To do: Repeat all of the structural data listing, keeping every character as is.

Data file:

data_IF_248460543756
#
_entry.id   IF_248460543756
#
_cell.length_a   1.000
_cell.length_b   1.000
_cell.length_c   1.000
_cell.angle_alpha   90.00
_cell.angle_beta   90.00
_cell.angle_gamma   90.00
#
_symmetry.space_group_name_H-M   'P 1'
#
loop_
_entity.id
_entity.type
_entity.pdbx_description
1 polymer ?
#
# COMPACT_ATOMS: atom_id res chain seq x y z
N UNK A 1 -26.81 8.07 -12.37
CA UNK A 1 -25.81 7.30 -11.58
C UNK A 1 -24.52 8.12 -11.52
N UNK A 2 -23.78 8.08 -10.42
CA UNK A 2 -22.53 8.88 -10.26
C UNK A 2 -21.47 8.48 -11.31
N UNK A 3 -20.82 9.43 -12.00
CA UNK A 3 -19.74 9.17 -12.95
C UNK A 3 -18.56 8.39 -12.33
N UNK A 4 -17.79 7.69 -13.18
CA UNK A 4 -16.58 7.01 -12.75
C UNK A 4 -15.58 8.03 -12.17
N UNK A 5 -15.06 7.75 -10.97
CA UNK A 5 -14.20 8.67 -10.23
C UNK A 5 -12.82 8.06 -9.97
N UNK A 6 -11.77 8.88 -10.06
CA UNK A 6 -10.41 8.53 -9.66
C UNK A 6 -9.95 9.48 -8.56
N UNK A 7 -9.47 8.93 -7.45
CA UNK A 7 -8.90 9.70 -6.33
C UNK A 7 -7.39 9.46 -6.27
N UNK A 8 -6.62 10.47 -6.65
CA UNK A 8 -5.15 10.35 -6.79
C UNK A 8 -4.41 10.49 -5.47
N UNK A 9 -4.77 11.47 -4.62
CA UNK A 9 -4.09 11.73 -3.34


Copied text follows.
data_IF_248460543756
#
_entry.id   IF_248460543756
#
_cell.length_a   1.000
_cell.length_b   1.000
_cell.length_c   1.000
_cell.angle_alpha   90.00
_cell.angle_beta   90.00
_cell.angle_gamma   90.00
#
_symmetry.space_group_name_H-M   'P 1'
#
loop_
_entity.id
_entity.type
_entity.pdbx_description
1 polymer ?
#
# COMPACT_ATOMS: atom_id res chain seq x y z
N UNK A 1 -26.81 8.07 -12.37
CA UNK A 1 -25.81 7.30 -11.58
C UNK A 1 -24.52 8.12 -11.52
N UNK A 2 -23.78 8.08 -10.42
CA UNK A 2 -22.53 8.88 -10.26
C UNK A 2 -21.47 8.48 -11.31
N UNK A 3 -20.82 9.43 -12.00
CA UNK A 3 -19.74 9.17 -12.95
C UNK A 3 -18.56 8.39 -12.33
N UNK A 4 -17.79 7.69 -13.18
CA UNK A 4 -16.58 7.01 -12.75
C UNK A 4 -15.58 8.03 -12.17
N UNK A 5 -15.06 7.75 -10.97
CA UNK A 5 -14.20 8.67 -10.23
C UNK A 5 -12.82 8.06 -9.97
N UNK A 6 -11.77 8.88 -10.06
CA UNK A 6 -10.41 8.53 -9.66
C UNK A 6 -9.95 9.48 -8.56
N UNK A 7 -9.47 8.93 -7.45
CA UNK A 7 -8.90 9.70 -6.33
C UNK A 7 -7.39 9.46 -6.27
N UNK A 8 -6.62 10.47 -6.65
CA UNK A 8 -5.15 10.35 -6.79
C UNK A 8 -4.41 10.49 -5.47
N UNK A 9 -4.77 11.47 -4.62
CA UNK A 9 -4.09 11.73 -3.34